The general idea that underlies ZNN methods for time-varying problems is to replace repeated matrix computations by solving linear differential equations and associated initial value problems for discrete instances instead.
3.2. A Zhang neural network approach to find time-varying generalized matrix inverses for time-varying full rank matrices so that
This section is based on joint work with Jian Li et al. .
3.2.1. Continuous problem formulation
For an by real time-varying matrix of full rank with , we form the matrix-valued error function:
where the upper + sign always means “generalized inverse.” Then, we use the Zhang design formula:
with design parameter . Based on [31, Lemma 3], we have
And, by right multiplying equation (7) with , we have
With , we have , and thus
The solution of a generalized matrix inverse problem is not unique when , and we only need to find a solution that satisfies equation (9). Consequently, the continuous model can be represented as
which we rewrite as
With , we have
Thus model (10) satisfies model (9), and its solution solves the time-varying generalized matrix inverse problem.
3.2.2. Zhang neural network discretization
Given a sequence of rectangular matrices at time instances , we want to find the discrete time-varying generalized matrix inverse of on each computational time interval so that
Here is a time-varying full rank equidistant matrix sequence, , and is unknown. needs to be computed in real time for each time interval . Here the matrix operator denotes the generalized inverse of a matrix and is the zero matrix. Besides, denotes the updating index, denotes the task duration, and denotes the constant sampling gap of the time-varying matrix sequence . For , the procedure is similar.
Note that we must obtain each at or before time for real-time calculations, while the actual value of is unknown before . Thus we cannot obtain the solution by calculating . To obtain in real time, we must develop a model based on the available information before such as that in , , and for instead of unknown information such as .
To obtain a discrete time model that solves the original discrete time-varying generalized matrix inverse problem (14), we need to discretize the continuous model (10). First, we use the conventional 1-step forward Euler formula:
with truncation error of order . Based on formula (15), we approximate
and use this equation to discretize the continuous model (10) as follows:
Here . In most real-world applications, information of the first-order time derivatives, i.e., the value of , may not be explicitly known for the discrete time-varying generalized matrix inverse problem (14). If this is so, the value of can be approximated by a backward finite difference formula. To assure the accuracy and simplicity of the discretized model, the truncation error of the backward finite difference formula for should be near equal to that of the 1-step ahead finite difference formula that approximates . Thus, in equation (17) should best be approximated by Euler’s backward finite difference formula:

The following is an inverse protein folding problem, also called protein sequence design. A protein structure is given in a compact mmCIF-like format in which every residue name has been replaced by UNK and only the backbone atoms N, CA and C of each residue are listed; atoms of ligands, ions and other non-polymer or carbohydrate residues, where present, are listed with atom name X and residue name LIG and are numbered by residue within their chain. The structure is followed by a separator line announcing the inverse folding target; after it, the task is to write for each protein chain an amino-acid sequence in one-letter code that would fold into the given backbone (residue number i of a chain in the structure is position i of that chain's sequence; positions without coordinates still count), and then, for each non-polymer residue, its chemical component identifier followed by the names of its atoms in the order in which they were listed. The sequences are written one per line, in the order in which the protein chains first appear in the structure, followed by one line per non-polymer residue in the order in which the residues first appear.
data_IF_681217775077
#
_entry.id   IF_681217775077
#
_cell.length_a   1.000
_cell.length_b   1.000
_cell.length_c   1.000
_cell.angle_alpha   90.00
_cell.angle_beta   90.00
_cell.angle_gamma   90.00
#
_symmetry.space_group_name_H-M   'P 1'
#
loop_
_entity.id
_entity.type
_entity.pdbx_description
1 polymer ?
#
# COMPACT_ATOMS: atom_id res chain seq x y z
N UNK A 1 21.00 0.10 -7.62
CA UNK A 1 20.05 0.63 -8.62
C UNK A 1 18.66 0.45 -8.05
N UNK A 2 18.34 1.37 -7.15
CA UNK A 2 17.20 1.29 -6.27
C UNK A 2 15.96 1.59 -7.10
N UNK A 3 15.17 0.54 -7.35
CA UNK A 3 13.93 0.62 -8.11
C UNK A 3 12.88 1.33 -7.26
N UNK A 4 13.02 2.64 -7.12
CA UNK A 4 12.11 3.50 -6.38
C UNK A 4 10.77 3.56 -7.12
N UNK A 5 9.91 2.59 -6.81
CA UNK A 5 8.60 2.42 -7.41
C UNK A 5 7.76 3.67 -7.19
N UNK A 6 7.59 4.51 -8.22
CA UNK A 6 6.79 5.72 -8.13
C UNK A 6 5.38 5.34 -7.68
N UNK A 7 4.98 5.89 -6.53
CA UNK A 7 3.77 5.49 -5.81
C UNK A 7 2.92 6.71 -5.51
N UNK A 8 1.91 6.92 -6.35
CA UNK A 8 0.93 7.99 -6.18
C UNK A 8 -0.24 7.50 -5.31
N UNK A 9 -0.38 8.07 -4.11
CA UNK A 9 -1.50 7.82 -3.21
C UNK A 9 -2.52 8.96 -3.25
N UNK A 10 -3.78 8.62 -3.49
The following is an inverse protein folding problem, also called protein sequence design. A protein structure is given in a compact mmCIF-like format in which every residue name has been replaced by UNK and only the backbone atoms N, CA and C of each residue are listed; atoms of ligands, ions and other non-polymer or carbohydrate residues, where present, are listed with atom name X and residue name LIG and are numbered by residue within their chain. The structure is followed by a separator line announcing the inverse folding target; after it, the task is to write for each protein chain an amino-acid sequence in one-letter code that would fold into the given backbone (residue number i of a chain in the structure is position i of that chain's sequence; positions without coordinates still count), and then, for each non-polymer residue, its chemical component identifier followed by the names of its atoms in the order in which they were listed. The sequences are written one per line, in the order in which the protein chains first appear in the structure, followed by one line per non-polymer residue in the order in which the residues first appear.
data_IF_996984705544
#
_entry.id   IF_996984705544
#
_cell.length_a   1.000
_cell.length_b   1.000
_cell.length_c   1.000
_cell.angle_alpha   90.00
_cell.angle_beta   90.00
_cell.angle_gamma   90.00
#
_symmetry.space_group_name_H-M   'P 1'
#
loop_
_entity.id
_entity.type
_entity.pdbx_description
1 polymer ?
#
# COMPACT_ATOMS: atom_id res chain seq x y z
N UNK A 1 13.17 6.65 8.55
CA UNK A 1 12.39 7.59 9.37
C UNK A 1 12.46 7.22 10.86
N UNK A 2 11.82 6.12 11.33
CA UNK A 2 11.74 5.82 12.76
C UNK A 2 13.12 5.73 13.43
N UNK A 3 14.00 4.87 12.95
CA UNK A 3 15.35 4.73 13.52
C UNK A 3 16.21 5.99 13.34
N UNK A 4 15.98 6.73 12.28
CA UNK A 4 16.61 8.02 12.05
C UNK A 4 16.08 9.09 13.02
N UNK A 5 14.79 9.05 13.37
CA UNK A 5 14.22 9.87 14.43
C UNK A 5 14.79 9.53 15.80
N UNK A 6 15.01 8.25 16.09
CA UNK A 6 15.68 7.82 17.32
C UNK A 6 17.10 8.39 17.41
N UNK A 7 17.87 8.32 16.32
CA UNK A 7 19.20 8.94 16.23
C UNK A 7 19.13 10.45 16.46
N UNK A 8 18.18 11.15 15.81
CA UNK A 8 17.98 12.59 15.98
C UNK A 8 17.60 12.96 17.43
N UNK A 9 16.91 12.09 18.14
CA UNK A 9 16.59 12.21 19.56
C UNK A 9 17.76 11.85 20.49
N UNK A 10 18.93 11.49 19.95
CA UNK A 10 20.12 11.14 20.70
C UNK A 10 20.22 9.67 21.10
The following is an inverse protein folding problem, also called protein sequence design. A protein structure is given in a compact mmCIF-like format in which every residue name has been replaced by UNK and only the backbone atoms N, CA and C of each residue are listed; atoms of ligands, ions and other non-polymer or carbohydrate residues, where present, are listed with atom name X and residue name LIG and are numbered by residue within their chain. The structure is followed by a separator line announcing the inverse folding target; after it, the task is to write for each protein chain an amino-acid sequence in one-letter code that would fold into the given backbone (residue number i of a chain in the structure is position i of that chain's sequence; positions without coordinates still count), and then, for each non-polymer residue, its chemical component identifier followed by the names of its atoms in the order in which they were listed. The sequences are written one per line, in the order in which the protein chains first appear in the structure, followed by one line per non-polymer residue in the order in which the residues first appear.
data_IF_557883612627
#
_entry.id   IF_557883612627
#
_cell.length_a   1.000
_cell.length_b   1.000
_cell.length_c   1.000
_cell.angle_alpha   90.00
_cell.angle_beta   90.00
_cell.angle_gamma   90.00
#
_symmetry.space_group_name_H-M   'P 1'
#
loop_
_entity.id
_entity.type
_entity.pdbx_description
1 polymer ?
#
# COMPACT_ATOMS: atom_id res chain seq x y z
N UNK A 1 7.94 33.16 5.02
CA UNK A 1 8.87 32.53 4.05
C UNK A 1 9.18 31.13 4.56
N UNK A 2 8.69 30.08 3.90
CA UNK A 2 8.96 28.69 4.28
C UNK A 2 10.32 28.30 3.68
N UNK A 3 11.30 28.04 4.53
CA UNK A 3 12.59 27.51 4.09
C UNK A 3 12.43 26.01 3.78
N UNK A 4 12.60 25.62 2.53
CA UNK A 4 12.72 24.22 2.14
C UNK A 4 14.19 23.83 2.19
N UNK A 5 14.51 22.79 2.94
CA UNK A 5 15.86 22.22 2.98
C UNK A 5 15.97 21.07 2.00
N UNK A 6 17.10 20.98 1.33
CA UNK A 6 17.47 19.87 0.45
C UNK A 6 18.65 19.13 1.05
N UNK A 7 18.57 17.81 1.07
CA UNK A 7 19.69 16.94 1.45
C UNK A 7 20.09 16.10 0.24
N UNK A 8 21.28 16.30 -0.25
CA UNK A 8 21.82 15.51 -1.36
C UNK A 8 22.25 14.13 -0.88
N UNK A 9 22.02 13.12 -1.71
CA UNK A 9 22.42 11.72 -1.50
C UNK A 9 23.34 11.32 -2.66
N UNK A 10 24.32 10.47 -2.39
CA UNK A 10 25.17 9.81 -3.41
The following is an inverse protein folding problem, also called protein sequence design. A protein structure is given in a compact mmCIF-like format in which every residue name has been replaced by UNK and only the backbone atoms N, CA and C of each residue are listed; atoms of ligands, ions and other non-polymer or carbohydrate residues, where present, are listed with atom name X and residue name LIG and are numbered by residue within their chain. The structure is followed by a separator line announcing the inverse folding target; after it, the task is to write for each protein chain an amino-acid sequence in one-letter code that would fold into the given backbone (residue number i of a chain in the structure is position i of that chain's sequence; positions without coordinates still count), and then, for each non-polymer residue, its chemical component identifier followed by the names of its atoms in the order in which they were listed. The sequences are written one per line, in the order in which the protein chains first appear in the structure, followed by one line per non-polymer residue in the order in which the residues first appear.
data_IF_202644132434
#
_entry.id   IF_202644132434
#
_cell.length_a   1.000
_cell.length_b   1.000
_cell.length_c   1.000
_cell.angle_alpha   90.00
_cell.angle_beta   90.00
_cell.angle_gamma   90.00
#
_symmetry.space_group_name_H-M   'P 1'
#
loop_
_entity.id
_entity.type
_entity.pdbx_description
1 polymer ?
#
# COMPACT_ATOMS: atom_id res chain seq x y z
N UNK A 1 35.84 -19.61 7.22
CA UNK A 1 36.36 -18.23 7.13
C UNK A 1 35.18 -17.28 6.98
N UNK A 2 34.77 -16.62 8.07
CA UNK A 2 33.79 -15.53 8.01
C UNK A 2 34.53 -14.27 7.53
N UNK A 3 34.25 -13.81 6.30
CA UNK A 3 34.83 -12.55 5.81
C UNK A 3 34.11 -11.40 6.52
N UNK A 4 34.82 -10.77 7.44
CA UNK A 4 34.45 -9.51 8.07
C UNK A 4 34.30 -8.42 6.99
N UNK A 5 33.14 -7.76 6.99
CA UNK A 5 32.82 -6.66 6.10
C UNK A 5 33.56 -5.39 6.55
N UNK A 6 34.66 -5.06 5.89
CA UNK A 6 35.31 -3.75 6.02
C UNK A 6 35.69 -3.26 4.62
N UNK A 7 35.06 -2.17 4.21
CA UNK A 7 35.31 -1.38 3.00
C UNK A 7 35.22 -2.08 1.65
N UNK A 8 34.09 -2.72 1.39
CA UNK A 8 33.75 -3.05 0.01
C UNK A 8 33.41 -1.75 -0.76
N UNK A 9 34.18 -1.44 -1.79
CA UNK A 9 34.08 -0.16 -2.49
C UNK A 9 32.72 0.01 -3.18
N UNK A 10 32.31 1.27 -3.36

Note that the truncation error of the discrete model (20) is of order where the symbol denotes a matrix in which each entry is of order . This model uses only present or past information of , , and and solves for . Thus can be calculated during the time interval and if can be computed quickly enough in real time it will be ready when time instant arrives.
Higher-accuracy 1-step ahead formulas exist for discrete models, namely,
Both have truncation errors of order . For simplicity we only consider formula (21) and call it the 4-IFD formula because four instances in time are used to approximate the first-order derivative of . When we employ the 4-IFD formula (21) inside our continuous model (10), we obtain
Next, we use the three-instant backward finite difference formula:
with error order to approximate the value of in equation (23). Then the 4-IFD-type discretized model becomes
Its truncation error is of order . Similar to the Euler based discrete model (20), the 4-IFD-type discrete model uses only present and past information such as , , , , , and to solve for . Thus it also satisfies the requirements for real-time computation.
3.2.3. A five-instant finite difference formula
Any usable finite difference formula for discretizing the continuous model (10) must satisfy several restrictions. It must be one step ahead for , i.e., approximate by using only and possibly earlier data, and it must be -stable and convergent. However, 1-step ahead finite difference formulas do not necessarily generate stable and convergent discrete models (see, e.g., [32, 33]).
Here is a new 1-step ahead finite difference formula with higher accuracy than the Euler and 4-IFD formulas. It will be used to generate a stable and convergent discrete model that finds time-varying generalized matrix inverses more accurately in real time.
Theorem 1 The 5-IFD formula
has truncation error order .
The proof relies on four Taylor expansions that use and through around and clever linear combinations thereof.
The new 1-step ahead discretization formula (26) then leads to the five-instant discrete model:
which has a truncation error of order .
Theorem 2 The five-instant discrete model (27) is 0-stable.
The multistep formula of the five-instant discrete model time-varying generalized matrix inverses has the characteristic polynomial:
3.2.4. Numerical examples
Example 1 Consider the discrete time-varying generalized matrix inverse problem:
Example 2 Here we consider the discrete time-varying matrix inversion problem: